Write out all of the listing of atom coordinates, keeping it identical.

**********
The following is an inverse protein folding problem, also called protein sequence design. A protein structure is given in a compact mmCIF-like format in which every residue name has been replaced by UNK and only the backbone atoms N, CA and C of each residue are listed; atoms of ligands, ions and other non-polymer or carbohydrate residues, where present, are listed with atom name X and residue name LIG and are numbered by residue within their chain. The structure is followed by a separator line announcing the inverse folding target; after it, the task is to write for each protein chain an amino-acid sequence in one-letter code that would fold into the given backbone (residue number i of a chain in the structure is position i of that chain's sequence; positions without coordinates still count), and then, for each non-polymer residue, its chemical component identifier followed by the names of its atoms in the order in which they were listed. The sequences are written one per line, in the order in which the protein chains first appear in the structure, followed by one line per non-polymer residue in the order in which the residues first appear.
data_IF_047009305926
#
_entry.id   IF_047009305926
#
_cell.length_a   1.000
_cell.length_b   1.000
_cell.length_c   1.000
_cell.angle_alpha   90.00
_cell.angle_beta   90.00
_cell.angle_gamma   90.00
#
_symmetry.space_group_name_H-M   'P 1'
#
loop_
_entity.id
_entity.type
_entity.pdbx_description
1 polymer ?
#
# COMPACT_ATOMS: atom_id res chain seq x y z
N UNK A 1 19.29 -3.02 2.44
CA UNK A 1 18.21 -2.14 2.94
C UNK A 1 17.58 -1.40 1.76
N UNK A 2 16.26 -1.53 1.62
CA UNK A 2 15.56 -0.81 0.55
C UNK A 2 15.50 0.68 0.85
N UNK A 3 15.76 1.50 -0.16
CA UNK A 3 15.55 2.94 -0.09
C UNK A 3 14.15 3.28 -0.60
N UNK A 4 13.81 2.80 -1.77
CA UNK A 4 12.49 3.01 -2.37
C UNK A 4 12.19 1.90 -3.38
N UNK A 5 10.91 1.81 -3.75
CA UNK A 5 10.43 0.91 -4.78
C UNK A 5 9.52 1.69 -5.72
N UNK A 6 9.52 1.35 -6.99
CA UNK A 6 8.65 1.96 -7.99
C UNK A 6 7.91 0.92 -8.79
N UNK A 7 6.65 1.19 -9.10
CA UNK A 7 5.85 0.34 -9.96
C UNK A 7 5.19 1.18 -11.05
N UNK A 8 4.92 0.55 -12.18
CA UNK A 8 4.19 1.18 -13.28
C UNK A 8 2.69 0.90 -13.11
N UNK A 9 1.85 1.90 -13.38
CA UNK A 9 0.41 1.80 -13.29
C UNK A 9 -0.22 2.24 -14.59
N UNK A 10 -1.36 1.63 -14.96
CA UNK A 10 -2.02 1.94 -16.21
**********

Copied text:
The following is an inverse protein folding problem, also called protein sequence design. A protein structure is given in a compact mmCIF-like format in which every residue name has been replaced by UNK and only the backbone atoms N, CA and C of each residue are listed; atoms of ligands, ions and other non-polymer or carbohydrate residues, where present, are listed with atom name X and residue name LIG and are numbered by residue within their chain. The structure is followed by a separator line announcing the inverse folding target; after it, the task is to write for each protein chain an amino-acid sequence in one-letter code that would fold into the given backbone (residue number i of a chain in the structure is position i of that chain's sequence; positions without coordinates still count), and then, for each non-polymer residue, its chemical component identifier followed by the names of its atoms in the order in which they were listed. The sequences are written one per line, in the order in which the protein chains first appear in the structure, followed by one line per non-polymer residue in the order in which the residues first appear.
data_IF_047009305926
#
_entry.id   IF_047009305926
#
_cell.length_a   1.000
_cell.length_b   1.000
_cell.length_c   1.000
_cell.angle_alpha   90.00
_cell.angle_beta   90.00
_cell.angle_gamma   90.00
#
_symmetry.space_group_name_H-M   'P 1'
#
loop_
_entity.id
_entity.type
_entity.pdbx_description
1 polymer ?
#
# COMPACT_ATOMS: atom_id res chain seq x y z
N UNK A 1 19.29 -3.02 2.44
CA UNK A 1 18.21 -2.14 2.94
C UNK A 1 17.58 -1.40 1.76
N UNK A 2 16.26 -1.53 1.62
CA UNK A 2 15.56 -0.81 0.55
C UNK A 2 15.50 0.68 0.85
N UNK A 3 15.76 1.50 -0.16
CA UNK A 3 15.55 2.94 -0.09
C UNK A 3 14.15 3.28 -0.60
N UNK A 4 13.81 2.80 -1.77
CA UNK A 4 12.49 3.01 -2.37
C UNK A 4 12.19 1.90 -3.38
N UNK A 5 10.91 1.81 -3.75
CA UNK A 5 10.43 0.91 -4.78
C UNK A 5 9.52 1.69 -5.72
N UNK A 6 9.52 1.35 -6.99
CA UNK A 6 8.65 1.96 -7.99
C UNK A 6 7.91 0.92 -8.79
N UNK A 7 6.65 1.19 -9.10
CA UNK A 7 5.85 0.34 -9.96
C UNK A 7 5.19 1.18 -11.05
N UNK A 8 4.92 0.55 -12.18
CA UNK A 8 4.19 1.18 -13.28
C UNK A 8 2.69 0.90 -13.11
N UNK A 9 1.85 1.90 -13.38
CA UNK A 9 0.41 1.80 -13.29
C UNK A 9 -0.22 2.24 -14.59
N UNK A 10 -1.36 1.63 -14.96
CA UNK A 10 -2.02 1.94 -16.21